Mary Astor took second billing, making a memorable entrance as a mysterious woman in black. It's a small role in terms of screen time, especially for a star of her caliber, but central to the story: she immediately becomes the prime suspect and Mason's new client. She was a last minute replacement for Bette Davis, who dropped out days before production began.
Helen Trenholme plays his loyal secretary Della Street, who joins in the fun and goes undercover in a sly bit of role playing that comes back as a key point in Mason's courtroom case. In place of detective Paul Drake, Mason has a pair of staff investigators named Wheeler and Clark who tag team the stake-outs and surveillance. On the other side of the aisle, Mason races Sgt. Holcomb (wise guy character actor Allen Jenkins) to important clues and matches wits with District Attorney Claude Drumm (Grant Mitchell) in the courtroom. (D.A. Hamilton Burger and homicide detective Lt. Tragg had not yet been created by Gardner; Burger first appeared in the novels in 1935 and Tragg in 1940.)
New York Times film critic Frank S. Nugent gave The Case of the Howling Dog a glowing review. "It is a well-knit story, swiftly paced, dramatically punctuated and, above all, honest with its audience," he wrote in 1934, proclaiming "this first Gardner photoplay a welcome contribution to the entertainment of cinema mystery addicts." The film was a hit and a series was born, with William playing the role in three more Perry Mason pictures over the next two years.
Director: Alan Crosland
Screenplay: Ben Markson (screenplay); Erle Stanley Gardner (story)
Cinematography: William Rees
Art Direction: John Hughes
Film Editing: James Gibbon
Cast: Warren William (Perry Mason), Mary Astor (Bessie Foley), Allen Jenkins (Sgt. Holcomb), Grant Mitchell (District Attorney Claude Drumm), Helen Trenholme (Della Street), Helen Lowell (Elizabeth Walker), Dorothy Tree (Lucy Benton), Gordon Westcott (Arthur Cartwright), Harry Tyler (Sam Martin - Taxi Driver), Arthur Aylesworth (Sheriff Bill Pemberton).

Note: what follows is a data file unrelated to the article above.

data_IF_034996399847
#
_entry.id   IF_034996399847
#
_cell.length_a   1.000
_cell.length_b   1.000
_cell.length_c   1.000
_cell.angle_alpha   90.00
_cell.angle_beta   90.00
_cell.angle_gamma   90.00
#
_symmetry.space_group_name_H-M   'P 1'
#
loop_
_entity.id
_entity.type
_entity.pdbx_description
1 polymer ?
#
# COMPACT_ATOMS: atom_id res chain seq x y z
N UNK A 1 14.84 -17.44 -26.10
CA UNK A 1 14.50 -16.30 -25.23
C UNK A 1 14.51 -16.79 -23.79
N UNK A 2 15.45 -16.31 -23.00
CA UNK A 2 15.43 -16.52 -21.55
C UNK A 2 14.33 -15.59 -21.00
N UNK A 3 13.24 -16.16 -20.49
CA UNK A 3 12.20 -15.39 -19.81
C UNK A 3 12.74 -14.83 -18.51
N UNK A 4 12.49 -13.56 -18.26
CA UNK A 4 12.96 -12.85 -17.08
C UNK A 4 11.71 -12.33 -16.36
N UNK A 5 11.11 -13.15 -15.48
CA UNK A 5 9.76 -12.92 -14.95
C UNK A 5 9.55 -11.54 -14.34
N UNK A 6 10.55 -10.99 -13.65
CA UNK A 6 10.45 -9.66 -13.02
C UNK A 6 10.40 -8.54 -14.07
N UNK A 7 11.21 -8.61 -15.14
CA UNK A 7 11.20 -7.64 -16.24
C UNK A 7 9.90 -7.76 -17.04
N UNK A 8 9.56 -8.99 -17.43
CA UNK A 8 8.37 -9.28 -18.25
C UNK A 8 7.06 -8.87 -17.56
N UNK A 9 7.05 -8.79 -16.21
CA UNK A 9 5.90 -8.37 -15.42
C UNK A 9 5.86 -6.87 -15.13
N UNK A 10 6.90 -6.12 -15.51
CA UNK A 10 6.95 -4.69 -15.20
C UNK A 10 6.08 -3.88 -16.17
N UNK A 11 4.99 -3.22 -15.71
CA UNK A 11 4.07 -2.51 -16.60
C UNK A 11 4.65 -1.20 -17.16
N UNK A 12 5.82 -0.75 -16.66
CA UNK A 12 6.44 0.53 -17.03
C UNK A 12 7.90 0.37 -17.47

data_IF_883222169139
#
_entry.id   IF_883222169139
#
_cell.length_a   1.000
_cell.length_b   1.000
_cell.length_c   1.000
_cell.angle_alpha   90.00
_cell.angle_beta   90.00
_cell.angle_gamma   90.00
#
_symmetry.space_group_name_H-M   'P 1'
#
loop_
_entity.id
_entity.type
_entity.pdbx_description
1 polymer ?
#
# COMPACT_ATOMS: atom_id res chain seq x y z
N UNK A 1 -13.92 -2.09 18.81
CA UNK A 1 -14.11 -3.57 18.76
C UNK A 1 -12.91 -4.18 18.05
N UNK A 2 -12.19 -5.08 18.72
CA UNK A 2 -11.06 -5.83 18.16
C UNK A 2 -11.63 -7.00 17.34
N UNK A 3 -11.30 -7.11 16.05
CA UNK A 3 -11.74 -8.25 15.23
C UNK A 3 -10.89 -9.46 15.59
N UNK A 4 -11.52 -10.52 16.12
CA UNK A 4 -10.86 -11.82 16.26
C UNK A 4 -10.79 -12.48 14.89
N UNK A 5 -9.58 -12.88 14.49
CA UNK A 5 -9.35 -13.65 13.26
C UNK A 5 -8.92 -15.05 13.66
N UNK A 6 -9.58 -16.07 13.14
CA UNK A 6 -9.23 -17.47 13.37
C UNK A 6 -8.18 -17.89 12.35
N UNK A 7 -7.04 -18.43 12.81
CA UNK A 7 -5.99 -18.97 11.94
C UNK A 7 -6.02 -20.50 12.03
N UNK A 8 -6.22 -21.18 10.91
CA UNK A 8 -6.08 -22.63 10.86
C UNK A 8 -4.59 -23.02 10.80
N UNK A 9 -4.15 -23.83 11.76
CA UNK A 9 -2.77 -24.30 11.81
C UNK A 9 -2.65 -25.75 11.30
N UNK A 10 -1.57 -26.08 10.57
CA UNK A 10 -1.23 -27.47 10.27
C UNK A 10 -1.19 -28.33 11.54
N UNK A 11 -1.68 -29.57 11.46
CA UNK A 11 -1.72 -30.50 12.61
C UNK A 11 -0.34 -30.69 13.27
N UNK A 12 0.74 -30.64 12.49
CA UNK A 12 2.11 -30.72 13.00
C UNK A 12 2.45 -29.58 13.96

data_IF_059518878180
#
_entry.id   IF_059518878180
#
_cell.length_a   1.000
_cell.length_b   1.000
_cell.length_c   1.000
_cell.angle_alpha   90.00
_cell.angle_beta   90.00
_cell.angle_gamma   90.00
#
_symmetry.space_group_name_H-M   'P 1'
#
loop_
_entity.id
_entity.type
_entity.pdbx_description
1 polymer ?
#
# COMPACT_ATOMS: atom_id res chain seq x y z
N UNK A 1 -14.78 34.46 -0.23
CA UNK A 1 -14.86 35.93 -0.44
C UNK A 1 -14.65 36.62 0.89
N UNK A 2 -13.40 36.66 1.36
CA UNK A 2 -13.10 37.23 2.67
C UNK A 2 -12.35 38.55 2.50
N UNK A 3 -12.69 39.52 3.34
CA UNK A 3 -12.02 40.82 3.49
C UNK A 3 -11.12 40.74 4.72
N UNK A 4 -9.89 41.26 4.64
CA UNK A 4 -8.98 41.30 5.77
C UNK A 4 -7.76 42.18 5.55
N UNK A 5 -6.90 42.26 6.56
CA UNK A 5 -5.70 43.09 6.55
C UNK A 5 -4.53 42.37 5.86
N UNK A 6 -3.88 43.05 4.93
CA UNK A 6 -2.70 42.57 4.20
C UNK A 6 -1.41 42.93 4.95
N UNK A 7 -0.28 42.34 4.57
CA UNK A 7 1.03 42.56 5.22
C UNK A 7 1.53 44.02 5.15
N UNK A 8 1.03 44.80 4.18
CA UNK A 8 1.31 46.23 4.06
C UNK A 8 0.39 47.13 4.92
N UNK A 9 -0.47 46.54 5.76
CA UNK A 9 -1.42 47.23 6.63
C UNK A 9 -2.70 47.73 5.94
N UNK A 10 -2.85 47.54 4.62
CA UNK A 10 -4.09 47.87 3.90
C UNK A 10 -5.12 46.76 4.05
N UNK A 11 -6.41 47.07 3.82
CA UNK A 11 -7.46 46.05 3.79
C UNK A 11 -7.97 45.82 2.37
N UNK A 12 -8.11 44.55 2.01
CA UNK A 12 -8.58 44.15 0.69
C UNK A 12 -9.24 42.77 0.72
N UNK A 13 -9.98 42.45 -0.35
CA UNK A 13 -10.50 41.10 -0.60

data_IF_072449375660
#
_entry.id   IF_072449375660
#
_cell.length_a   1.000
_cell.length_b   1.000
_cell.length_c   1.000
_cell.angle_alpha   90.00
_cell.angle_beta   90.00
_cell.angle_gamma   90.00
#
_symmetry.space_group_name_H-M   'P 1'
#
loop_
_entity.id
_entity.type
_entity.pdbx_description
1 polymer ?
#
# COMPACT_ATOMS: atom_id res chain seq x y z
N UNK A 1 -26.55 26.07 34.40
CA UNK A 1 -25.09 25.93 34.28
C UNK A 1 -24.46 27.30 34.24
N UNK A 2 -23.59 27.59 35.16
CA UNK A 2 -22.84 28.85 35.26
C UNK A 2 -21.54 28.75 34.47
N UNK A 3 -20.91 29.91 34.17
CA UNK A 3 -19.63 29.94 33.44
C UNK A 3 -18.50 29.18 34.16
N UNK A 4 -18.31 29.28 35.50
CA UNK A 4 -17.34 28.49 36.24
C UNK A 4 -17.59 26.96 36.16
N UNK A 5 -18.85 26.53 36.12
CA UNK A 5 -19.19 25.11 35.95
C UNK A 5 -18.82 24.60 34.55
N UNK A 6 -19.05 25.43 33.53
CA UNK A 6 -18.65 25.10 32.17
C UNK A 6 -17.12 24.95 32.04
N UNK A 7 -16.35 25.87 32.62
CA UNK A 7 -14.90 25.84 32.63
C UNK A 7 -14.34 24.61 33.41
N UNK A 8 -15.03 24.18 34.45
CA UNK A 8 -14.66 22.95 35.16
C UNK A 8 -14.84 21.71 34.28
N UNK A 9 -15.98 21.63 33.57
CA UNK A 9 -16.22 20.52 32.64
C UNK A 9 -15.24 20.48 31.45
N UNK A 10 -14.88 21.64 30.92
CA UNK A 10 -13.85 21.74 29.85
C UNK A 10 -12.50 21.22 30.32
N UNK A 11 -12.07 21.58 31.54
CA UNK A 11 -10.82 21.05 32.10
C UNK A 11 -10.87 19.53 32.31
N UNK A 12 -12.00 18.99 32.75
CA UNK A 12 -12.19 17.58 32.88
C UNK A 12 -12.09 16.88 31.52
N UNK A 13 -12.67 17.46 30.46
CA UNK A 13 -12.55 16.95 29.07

by Sean Axmaker
"Warren William: Magnificent Scoundrel of Pre-Code Hollywood," John Stangeland. 2010, McFarland and Company.
"The Cast of the Howling Dog: A New Screen Sleuth," Frank S. Nugent. Oct 18, 1934, The New York Times.
The Case of the Howling Dog
Prior to its publication as a novel, Erle Stanley Gardner's story was serialized in Liberty. No background music is played in the film except for a brief time in one scene when the title song from the 1934 Warner Bros. film Dames is heard on a radio. Modern sources add the following additional cast members: Joseph Crehan (Capt. Kelly), Joseph Sawyer (Carl Trask) and Gordon Elliott (Reporter in courtroom).
This was the first film in the Perry Mason series. Warner Bros. made seven Perry Mason films between the years 1934 and 1941, when the series ended. Warren William again portrayed Mason in the next three films in the series, The Case of the Lucky Legs (1935), The Case of the Curious Bride (1935) and The Case of the Velvet Claws (1936). Ricardo Cortez took over the role of in the fifth film, The Case of the Black Cat (1936), then Donald Woods became Mason in the sixth, The Case of the Stuttering Bishop (1937). Finally, William Lundigan became Mason in the last of the series, The Case of the Black Parrott (1941). Each film in the series featured a different actress portraying Della Street. The characters were revived in a popular CBS television series that starred Raymond Burr as Perry Mason and Barbara Hale as Della Street. That series ran from 1957 to 1966. Monte Markham revived the character in a 1973-74 CBS television series that co-starred Sharon Acker as Street. Burr again starred as Mason in an irregular series of NBC made-for-television movies that began in 1985 and ended when Burr died in 1993. Hale also revived the role of Street in that series.